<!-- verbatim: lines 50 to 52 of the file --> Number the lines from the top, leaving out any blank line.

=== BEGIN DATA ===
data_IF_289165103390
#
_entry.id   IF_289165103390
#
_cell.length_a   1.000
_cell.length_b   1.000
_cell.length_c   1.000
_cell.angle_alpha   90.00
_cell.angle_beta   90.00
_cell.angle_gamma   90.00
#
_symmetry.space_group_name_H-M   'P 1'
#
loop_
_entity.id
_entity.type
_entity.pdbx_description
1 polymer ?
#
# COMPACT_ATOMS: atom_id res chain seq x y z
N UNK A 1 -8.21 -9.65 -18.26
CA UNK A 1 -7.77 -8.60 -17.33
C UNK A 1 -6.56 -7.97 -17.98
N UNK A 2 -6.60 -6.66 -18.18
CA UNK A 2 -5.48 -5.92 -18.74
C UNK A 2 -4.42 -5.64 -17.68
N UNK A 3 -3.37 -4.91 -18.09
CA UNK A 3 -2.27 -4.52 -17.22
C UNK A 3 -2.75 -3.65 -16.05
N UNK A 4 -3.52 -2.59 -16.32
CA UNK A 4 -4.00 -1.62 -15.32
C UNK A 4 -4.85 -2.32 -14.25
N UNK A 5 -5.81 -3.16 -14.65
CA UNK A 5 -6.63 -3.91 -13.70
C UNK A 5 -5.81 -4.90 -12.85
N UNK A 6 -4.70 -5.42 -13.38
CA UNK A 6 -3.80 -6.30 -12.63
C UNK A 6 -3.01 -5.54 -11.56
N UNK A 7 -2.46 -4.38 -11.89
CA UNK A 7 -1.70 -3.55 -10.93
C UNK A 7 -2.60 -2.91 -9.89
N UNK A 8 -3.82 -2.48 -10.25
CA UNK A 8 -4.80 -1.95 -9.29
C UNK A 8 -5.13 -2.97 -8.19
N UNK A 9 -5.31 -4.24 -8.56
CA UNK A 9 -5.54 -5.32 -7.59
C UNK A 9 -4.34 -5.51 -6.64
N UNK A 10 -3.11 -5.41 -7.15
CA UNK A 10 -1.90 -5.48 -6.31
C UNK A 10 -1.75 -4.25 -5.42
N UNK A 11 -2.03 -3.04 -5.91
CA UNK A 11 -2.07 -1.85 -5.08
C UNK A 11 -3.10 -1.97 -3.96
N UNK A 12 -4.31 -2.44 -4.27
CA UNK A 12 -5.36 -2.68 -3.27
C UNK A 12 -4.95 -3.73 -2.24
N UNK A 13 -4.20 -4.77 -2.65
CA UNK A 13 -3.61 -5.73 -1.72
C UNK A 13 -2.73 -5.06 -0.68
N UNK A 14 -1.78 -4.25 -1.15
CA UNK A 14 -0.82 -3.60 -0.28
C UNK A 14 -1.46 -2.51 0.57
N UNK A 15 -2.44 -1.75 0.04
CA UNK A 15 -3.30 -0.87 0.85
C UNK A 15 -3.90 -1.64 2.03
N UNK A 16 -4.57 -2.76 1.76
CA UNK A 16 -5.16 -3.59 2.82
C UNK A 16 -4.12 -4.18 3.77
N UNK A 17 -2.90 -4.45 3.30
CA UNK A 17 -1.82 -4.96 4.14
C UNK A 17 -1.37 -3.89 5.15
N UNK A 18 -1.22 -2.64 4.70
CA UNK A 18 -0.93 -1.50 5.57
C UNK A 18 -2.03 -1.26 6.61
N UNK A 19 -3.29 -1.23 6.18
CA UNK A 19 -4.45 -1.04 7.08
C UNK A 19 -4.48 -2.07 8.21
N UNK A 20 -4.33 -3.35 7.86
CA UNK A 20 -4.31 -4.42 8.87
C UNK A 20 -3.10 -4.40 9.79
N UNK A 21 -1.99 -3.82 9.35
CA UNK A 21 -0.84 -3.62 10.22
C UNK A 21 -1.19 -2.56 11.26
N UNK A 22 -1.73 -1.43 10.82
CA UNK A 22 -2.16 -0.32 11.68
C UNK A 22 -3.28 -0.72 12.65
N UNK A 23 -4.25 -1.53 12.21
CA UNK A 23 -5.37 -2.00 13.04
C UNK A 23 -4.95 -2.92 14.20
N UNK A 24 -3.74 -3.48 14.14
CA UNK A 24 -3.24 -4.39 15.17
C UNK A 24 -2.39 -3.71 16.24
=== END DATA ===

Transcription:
C UNK A 10 -1.75 -4.25 -5.42
N UNK A 11 -2.03 -3.04 -5.91
CA UNK A 11 -2.07 -1.85 -5.08